In the method 510, the knowledge-based duty cycle is adaptively weighted against the fuzzy logic-based duty cycle. In an alternative embodiment, the system predetermines a relative weight. In the method 510, the fuzzy logic-based duty cycle is weighted, i.e., provided a weight factor as illustrated in block 542. For example, if the fuzzy logic-based duty cycle is given a weight factor of one, then the fuzzy logic-based duty cycle is weighted equally with the knowledge-based duty cycle. If the fuzzy logic-based duty cycle is given a weight factor of two, the fuzzy logic-based duty cycle is given twice the weight as the knowledge-based duty cycle. The weight factor in block 542 can change over time and/or be optimized over time.
It should be appreciated that the weighting block 542 could alternatively be placed in the knowledge-based duty cycle output. As discussed below, however, the update rate of the fuzzy logic control loop is substantially higher than the update rate of the input signals entered into the knowledge-based control algorithm 520. It is therefore advantageous to weight the fuzzy logic-based duty cycle, as opposed to the knowledge-based duty cycle.
The weighted fuzzy logic-based duty cycle and the knowledge-based duty cycle are summed together at summing point 544 to produce an overall heater duty cycle. Duty cycle is one way to control the power input and, thus, the plate temperature of the heater. Controlling the duty cycle means controlling the percentage of a time period that full power is applied to the heater, for example, plate heater 16. In an alternative embodiment, the output of the parallel control algorithms 520 and 530 could be a percentage of full power applied at all times. Still further, the output of the parallel control algorithms 520 and 530 could be a percentage of full power applied for a percentage of a time period. For purposes of illustration, the method 510 is described using a duty cycle output which, as explained, is the percent of a time period that full power is applied to the heater.
As described herein, the heating system 548 (i.e., heater 16) in one preferred embodiment is a plate heater, wherein upper and lower plates are disposed about a fluid heating path of the disposable unit 160. It should be appreciated, however, that the method 510 is equally applicable to the infrared heater previously described. Further, the method 510 is equally applicable to the combination of different types of heaters, such as, the combination of a plate heater and an infrared heater.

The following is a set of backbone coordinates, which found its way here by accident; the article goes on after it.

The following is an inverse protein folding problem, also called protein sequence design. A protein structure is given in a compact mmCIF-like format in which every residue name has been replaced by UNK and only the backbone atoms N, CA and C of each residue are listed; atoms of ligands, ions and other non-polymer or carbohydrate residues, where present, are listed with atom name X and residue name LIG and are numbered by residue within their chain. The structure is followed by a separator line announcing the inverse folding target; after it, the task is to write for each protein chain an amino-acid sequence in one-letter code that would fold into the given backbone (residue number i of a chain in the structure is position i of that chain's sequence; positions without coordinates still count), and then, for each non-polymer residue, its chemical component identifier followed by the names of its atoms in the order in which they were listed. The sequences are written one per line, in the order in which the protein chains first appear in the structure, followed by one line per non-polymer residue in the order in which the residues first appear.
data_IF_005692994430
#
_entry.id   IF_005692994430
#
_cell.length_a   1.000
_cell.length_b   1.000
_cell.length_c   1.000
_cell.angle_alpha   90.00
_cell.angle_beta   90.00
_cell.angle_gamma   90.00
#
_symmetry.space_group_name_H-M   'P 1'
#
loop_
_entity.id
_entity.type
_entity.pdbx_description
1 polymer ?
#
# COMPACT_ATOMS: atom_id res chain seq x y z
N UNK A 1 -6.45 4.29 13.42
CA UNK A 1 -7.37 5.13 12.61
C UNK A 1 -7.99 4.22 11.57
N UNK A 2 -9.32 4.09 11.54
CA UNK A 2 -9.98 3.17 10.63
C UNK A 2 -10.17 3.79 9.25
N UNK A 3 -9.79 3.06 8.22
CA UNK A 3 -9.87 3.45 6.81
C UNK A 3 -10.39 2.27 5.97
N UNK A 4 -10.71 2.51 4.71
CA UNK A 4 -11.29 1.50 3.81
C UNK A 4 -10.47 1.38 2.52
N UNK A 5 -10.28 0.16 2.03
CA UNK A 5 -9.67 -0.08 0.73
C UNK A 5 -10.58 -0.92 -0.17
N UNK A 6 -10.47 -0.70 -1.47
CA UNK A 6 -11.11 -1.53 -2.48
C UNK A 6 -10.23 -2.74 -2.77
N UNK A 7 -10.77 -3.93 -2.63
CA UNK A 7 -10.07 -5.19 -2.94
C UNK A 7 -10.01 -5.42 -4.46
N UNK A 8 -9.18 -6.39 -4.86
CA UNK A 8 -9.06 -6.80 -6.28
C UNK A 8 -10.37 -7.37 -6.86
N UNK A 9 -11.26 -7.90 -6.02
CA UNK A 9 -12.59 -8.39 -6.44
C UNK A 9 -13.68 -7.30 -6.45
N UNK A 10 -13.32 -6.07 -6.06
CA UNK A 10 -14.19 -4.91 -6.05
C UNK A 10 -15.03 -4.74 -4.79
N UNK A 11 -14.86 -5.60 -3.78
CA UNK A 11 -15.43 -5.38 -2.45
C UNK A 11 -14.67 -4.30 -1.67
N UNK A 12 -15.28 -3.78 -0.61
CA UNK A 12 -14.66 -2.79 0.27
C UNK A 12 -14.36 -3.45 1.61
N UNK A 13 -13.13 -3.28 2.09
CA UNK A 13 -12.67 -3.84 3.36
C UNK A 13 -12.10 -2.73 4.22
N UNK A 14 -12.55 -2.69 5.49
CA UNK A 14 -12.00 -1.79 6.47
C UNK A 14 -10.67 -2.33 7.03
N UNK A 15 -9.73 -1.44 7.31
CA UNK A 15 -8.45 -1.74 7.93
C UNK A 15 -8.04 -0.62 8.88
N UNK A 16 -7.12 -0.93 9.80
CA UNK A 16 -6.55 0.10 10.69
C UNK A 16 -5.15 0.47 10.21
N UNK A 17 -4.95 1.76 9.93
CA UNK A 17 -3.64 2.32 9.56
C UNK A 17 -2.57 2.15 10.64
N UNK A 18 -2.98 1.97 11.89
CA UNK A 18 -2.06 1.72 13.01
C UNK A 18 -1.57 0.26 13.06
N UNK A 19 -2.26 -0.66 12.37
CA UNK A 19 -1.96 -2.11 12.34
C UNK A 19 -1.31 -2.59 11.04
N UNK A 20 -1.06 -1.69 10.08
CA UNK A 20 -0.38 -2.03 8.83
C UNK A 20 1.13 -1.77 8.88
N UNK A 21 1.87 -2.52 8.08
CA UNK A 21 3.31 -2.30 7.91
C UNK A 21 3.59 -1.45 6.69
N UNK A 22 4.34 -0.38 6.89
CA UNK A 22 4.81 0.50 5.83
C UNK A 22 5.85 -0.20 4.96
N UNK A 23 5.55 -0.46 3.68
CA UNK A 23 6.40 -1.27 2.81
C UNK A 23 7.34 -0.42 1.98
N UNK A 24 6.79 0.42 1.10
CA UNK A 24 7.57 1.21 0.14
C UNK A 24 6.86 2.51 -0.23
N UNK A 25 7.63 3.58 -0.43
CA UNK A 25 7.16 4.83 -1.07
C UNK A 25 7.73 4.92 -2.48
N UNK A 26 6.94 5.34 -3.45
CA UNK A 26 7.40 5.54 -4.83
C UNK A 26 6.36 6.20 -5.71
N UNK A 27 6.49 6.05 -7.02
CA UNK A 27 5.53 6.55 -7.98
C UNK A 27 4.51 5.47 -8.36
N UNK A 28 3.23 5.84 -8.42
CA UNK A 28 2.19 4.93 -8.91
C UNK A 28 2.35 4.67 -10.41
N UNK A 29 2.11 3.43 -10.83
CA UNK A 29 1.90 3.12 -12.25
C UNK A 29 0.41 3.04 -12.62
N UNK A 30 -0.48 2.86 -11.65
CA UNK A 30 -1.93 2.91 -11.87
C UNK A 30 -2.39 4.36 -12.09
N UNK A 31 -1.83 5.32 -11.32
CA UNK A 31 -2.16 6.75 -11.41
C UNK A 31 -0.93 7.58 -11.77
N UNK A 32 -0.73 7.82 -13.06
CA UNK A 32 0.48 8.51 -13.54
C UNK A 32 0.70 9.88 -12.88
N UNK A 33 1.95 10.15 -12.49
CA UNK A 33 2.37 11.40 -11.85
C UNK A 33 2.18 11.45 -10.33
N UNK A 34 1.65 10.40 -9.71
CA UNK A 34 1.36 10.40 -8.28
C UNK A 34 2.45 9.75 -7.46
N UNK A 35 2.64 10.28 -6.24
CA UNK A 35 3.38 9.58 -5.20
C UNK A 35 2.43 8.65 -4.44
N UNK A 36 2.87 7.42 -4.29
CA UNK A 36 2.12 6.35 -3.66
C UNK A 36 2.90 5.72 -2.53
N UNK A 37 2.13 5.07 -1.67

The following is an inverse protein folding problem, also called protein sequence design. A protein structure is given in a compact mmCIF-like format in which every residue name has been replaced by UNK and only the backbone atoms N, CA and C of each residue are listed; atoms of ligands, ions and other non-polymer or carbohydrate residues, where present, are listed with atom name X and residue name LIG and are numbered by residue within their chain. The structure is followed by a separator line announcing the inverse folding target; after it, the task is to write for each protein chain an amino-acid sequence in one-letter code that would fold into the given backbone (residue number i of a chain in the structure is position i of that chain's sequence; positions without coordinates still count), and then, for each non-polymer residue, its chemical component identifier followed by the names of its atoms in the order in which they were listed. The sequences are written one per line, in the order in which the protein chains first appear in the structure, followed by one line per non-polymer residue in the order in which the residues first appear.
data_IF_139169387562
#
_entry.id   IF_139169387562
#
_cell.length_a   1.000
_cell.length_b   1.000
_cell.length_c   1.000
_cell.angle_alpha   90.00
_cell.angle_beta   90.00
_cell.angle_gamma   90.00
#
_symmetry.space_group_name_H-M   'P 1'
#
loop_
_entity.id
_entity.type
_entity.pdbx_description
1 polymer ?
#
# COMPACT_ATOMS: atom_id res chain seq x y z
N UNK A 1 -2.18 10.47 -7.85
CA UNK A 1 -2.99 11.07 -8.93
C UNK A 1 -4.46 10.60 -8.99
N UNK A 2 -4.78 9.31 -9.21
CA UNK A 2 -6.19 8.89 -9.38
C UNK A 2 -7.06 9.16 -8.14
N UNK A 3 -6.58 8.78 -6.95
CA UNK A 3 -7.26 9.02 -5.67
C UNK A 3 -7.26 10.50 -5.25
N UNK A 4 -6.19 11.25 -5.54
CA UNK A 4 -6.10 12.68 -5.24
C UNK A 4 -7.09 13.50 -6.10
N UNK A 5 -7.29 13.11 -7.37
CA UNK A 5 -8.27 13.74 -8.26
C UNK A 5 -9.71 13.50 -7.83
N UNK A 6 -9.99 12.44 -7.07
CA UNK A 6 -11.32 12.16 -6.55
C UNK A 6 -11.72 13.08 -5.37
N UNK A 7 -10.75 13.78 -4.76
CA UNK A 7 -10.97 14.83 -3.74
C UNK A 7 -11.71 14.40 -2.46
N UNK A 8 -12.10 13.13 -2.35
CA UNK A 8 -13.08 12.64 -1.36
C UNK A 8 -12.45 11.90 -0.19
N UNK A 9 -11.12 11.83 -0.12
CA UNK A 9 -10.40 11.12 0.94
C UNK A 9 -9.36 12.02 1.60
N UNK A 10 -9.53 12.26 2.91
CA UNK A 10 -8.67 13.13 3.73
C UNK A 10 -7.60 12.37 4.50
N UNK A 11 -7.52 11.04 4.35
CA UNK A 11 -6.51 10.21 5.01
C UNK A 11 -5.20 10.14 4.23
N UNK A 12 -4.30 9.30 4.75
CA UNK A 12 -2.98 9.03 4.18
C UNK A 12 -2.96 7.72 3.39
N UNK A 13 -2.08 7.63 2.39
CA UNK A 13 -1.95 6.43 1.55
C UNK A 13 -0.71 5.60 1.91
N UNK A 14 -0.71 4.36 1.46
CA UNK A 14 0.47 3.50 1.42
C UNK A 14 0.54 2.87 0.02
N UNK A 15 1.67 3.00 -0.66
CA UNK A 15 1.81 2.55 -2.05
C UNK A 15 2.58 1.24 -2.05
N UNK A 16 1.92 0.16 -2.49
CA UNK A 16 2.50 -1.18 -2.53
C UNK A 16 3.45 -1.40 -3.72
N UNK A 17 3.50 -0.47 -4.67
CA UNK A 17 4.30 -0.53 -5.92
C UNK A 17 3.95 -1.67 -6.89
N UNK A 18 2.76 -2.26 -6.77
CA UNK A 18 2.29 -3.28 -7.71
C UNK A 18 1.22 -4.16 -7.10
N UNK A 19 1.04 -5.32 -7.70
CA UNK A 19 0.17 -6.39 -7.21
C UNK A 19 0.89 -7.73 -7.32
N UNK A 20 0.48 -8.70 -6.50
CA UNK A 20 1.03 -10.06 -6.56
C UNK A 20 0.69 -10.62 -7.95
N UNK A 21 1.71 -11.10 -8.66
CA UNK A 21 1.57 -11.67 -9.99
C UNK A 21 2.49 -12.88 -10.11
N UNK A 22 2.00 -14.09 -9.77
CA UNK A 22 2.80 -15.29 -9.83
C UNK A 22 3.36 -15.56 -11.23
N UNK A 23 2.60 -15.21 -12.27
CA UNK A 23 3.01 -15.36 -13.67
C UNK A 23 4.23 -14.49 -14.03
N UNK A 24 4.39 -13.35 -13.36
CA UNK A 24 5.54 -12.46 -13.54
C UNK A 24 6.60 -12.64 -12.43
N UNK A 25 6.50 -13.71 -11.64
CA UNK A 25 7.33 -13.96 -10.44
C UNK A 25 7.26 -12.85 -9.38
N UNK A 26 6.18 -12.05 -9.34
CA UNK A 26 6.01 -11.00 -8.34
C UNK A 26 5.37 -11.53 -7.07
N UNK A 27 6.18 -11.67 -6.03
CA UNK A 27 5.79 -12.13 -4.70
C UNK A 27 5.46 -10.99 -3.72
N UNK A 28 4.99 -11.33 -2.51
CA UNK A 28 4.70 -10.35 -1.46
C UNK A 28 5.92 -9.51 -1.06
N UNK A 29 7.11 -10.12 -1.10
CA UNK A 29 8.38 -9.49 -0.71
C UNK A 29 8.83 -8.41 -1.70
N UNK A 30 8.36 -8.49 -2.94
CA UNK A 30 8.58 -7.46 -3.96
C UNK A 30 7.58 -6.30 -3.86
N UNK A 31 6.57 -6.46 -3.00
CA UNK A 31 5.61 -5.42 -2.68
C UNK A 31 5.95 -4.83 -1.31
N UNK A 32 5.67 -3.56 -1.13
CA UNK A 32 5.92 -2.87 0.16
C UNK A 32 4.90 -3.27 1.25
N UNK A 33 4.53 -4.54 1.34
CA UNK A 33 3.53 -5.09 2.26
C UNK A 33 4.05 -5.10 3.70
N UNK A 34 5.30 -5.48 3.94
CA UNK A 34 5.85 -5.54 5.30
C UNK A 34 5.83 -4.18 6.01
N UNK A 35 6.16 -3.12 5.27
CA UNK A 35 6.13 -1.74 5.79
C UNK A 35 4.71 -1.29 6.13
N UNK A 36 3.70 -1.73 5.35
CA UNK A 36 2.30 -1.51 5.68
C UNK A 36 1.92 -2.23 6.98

The method 510 uses multiple temperature sensors, such as the sensors 62 illustrated in FIGS. 1 and 2, which sense the temperature from different areas of the method 510. One sensor senses the fluid outlet temperature, which feeds back from the heating system 548 to the comparison point 514. Another two temperature sensors sense the temperature of the top plate and the bottom plate and feed back to the temperature limit controller 546, located in software.
As illustrated, before the summed heater duty cycle is inputted into the heating system 548, the system determines whether the top and bottom heating plats are already at a maximum allowable temperature. There exists a temperature above which it is not safe to maintain the plates of the plate heater. In a situation where one or both of the plates is currently at the temperature limit, the method 510 outputs a zero duty cycle, regardless of the calculations of the knowledge-based control system 520 and the fuzzy logic-based algorithm 530. To this end, the temperature of the top and bottom plates is fed back into the block 546, wherein the software only allows a heater duty cycle to be applied to the heating system 548 if the current temperature of the top and bottom plates is less than the limit temperature.
In an embodiment, if one of the plates is at the limit temperature, the method 510 provides a zero duty cycle to both plate heaters, even though one of the plate heaters may be below the limit temperature. Further, the software may be adapted so that if the actual temperature of the plate heater is very close to the limit temperature, the method 510 only allows the duty cycle be at or below a predetermined set point. In this manner, when the actual temperature is very near the limit temperature, the method 510 goes into a fault-type condition and uses a safe duty cycle.
Assuming the actual plate temperatures are below the safe temperature limit, the method 510 applies the combined heater duty cycle from the parallel control algorithms at summation point 544. The heater duty cycle applies full power for a certain percentage of a given amount of time. The given amount of time is the update speed of the fuzzy logic control loop. The fuzzy logic control loop, including the fuzzy logic control algorithm 530, updates about nine times per second in one preferred embodiment. It should be appreciated that the update rate of the fuzzy logic control loop is an important parameter and that simply increasing the update rate to a certain value may deteriorate the accuracy of the system. One range of update rates that provide good results is from about 8.5 times per second to about 9.5 times per second.
The update rate should not be evenly divisible into the frequency of the input power. For example, an update rate of nine times per second works when the AC frequency is held steady at 50 or 60 hertz. However, as is the case in some countries, the frequency may be 63 hertz. In such a case, an update rate of nine hertz will cause inaccuracy. Therefore, in one preferred embodiment, an update rate of a fraction of 1 hertz is preferred, such as 9.1 hertz. Assuming the update rate to be nine times per second, the time per update is approximately 110 milliseconds. Therefore, if the duty cycle is 0.5, i.e., half on, half off, the time at which full power is applied is 55 milliseconds. During the other 55 milliseconds, no power is applied. If the duty cycle is 90%, then full power is applied for 90% of 110 milliseconds.